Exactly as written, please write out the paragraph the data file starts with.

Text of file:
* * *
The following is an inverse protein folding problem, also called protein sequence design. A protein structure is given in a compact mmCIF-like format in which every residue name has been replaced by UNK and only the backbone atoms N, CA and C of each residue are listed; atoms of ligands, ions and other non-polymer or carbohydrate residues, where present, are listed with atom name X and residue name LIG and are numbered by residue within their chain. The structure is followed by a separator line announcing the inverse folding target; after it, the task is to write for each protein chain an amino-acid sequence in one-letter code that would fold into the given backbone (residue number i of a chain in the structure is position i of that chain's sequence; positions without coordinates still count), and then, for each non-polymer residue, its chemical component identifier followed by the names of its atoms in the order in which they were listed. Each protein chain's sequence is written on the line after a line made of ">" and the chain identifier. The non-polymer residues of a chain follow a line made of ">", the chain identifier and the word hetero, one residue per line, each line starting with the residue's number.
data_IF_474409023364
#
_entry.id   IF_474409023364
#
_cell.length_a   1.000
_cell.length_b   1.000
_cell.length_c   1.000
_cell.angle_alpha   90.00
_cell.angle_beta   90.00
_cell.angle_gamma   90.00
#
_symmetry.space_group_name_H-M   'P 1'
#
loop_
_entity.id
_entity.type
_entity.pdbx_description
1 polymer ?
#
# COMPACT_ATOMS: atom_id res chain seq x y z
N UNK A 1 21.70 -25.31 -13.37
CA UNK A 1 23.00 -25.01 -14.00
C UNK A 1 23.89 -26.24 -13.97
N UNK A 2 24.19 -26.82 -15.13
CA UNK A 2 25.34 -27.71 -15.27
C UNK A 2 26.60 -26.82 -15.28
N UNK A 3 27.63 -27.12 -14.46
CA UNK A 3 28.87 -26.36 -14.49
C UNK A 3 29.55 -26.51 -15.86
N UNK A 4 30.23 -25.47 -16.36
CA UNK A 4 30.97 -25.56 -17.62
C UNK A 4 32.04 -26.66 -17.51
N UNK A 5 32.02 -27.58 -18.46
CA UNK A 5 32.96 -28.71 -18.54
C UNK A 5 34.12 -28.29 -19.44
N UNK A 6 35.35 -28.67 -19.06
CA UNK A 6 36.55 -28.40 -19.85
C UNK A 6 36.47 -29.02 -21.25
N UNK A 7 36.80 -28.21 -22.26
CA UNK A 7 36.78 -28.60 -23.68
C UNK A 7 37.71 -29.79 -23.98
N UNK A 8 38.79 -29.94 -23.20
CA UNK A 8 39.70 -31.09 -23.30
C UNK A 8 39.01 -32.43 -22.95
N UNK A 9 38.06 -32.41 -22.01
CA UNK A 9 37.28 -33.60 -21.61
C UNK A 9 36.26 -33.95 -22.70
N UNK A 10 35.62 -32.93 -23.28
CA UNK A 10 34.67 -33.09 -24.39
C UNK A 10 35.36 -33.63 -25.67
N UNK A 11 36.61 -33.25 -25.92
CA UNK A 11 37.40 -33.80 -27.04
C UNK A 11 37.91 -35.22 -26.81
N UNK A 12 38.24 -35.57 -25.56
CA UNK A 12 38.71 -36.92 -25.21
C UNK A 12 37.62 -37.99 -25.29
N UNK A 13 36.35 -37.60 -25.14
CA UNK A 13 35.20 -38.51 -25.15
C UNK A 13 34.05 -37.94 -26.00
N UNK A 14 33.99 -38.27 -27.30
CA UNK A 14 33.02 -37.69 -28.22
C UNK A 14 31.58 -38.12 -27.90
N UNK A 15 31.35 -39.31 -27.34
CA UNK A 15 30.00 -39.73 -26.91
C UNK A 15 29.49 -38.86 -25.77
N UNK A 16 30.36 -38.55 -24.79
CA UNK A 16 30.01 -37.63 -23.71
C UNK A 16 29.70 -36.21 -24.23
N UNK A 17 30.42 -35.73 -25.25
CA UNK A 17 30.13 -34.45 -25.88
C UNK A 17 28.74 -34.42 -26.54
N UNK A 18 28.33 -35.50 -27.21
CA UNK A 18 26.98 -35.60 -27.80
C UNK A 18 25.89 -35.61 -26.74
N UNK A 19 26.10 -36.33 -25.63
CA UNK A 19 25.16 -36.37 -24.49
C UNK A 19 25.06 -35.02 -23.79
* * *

The following is an inverse protein folding problem, also called protein sequence design. A protein structure is given in a compact mmCIF-like format in which every residue name has been replaced by UNK and only the backbone atoms N, CA and C of each residue are listed; atoms of ligands, ions and other non-polymer or carbohydrate residues, where present, are listed with atom name X and residue name LIG and are numbered by residue within their chain. The structure is followed by a separator line announcing the inverse folding target; after it, the task is to write for each protein chain an amino-acid sequence in one-letter code that would fold into the given backbone (residue number i of a chain in the structure is position i of that chain's sequence; positions without coordinates still count), and then, for each non-polymer residue, its chemical component identifier followed by the names of its atoms in the order in which they were listed. Each protein chain's sequence is written on the line after a line made of ">" and the chain identifier. The non-polymer residues of a chain follow a line made of ">", the chain identifier and the word hetero, one residue per line, each line starting with the residue's number.